MAE Seminar: The Treatment of Turbulence in Extreme-Scale Simulation of Complex Fluid Dynamic Applications

Date/Time

04/14/2022
12:30 pm-1:45 pm
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Location

MAE-A Room 303
939 Sweetwater Dr
Gainesville, FL 32611

Details

Robert Moser
University of Texas, Austin

12:30 pm – Coffee & Cookies
12:45 pm – Seminar MAE-A 303

The advent of extreme-scale (exa-scale) computing enables the simulation of
turbulent fluid dynamic systems of unprecedented complexity. An excellent
example is the simulation of an array of wind turbines. The performance of
a turbine in such an array depends on dynamics of very small-scale
turbulence in boundary layers on the turbine blades, and the interaction of
the turbine with turbulent wakes of upstream turbines. Even with exascale
resources, the turbulence cannot be directly simulated, and so modeling is
required, and Large Eddy Simulation (LES) and hybrid RANS/LES have the
best chance to represent the complex turbulence dynamics. However, the
complex features of these flows put particular stresses on LES, introducing
a number of challenges in both subgrid modeling and numerical
discretization including: 1) modeling the subgrid contribution to the mean
Reynolds stress, 2) the effects of numerical dispersion on the energy cascade,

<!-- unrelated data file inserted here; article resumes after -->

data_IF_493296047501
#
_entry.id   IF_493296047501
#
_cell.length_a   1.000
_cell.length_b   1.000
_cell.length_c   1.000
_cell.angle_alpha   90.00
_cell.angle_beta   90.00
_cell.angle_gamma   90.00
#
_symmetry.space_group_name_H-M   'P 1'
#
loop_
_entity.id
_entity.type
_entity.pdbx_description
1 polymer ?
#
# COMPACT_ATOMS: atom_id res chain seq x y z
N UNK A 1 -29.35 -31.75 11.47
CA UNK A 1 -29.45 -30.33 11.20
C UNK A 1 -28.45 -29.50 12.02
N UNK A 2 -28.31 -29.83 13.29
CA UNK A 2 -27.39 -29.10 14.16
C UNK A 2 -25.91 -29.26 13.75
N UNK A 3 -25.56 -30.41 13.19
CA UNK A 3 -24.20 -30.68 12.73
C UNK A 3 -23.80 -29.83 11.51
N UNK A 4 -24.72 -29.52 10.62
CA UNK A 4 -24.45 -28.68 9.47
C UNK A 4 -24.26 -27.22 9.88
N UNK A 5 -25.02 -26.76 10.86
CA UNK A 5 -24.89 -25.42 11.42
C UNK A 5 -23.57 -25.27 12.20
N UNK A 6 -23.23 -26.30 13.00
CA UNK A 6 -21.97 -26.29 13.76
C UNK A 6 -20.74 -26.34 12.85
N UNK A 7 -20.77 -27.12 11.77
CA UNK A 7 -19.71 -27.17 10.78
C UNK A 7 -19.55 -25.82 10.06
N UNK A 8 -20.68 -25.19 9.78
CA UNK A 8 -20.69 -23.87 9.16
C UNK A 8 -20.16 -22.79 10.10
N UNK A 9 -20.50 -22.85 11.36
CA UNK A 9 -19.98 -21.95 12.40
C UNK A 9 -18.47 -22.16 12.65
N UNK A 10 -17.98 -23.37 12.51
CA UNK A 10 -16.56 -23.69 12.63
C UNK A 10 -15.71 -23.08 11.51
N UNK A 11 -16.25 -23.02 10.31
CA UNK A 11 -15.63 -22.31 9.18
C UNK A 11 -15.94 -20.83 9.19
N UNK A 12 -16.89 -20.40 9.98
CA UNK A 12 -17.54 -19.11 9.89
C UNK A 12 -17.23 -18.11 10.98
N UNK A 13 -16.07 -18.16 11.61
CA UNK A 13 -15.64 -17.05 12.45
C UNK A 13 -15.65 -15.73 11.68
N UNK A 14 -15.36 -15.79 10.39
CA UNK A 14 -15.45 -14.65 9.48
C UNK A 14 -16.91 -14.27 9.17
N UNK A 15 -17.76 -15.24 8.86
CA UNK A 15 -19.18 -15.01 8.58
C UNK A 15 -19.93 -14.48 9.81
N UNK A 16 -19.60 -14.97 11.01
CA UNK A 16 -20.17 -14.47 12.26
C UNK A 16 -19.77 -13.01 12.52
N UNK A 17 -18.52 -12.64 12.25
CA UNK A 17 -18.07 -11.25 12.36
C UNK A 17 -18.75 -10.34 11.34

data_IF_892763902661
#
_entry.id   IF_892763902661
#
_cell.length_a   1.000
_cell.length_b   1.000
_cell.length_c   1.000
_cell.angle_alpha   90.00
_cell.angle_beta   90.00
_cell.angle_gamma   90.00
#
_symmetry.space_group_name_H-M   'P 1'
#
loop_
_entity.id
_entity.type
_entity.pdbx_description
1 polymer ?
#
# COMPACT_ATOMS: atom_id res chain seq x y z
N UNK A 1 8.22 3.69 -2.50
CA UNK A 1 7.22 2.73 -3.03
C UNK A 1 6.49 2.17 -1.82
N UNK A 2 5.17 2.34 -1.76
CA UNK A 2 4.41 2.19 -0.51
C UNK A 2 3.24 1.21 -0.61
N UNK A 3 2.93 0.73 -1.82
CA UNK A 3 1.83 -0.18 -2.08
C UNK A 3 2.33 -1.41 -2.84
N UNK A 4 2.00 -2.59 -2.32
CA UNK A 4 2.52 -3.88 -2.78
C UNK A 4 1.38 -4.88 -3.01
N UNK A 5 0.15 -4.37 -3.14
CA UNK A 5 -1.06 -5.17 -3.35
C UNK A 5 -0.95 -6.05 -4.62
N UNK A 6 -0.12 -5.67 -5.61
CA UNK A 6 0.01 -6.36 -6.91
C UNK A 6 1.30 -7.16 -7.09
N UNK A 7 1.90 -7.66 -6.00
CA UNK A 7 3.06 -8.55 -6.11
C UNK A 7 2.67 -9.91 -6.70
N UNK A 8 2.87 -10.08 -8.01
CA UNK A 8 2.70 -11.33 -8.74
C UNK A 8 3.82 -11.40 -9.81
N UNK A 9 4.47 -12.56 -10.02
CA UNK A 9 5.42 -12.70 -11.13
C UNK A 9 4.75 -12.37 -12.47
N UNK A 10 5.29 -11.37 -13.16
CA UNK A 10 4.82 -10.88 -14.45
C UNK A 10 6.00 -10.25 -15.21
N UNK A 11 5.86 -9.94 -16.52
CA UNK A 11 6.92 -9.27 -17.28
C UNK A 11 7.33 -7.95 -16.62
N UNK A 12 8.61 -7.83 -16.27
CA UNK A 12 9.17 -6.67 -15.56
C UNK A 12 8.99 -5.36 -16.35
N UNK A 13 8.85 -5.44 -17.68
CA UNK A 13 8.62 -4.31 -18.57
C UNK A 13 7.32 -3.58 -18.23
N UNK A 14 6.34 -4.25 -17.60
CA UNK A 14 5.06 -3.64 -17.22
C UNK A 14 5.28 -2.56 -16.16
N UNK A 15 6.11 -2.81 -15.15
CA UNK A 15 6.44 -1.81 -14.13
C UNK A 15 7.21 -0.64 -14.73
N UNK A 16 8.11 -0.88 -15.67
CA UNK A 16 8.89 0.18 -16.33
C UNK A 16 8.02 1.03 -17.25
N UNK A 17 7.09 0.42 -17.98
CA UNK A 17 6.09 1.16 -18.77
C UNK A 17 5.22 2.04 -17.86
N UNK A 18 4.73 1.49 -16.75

and 3) the effects of inhomogeneous LES resolution. In this talk, we will
discuss both the motivating exascale wind-turbine simulations, and the LES
modeling and discretization challenges and potential solutions.

Biography
Robert Moser holds the W. A. “Tex” Moncrief Jr. Chair in Computational Engineering and Sciences
and is professor of mechanical engineering in thermal fluid systems at the University of
Texas at Austin. He serves as the director of the Oden Institute’s Center for Predictive
Engineering and Computational Sciences (PECOS) and deputy director of the Oden Institute.
Moser earned his Ph.D. in mechanical engineering from Stanford University. Before coming to The
University of Texas at Austin, he was a research scientist at the NASA- Ames Research Center and
then a professor of theoretical and applied mechanics at the University of Illinois.
Moser has pursued applications to such diverse systems as wind energy, plasma systems,
reentry vehicles, solid propellant rockets, micro-air vehicles, and the human cardiovascular
system. Moser is a fellow of the American Physical Society, and was
dal for Exceptional Scientific Achievement.

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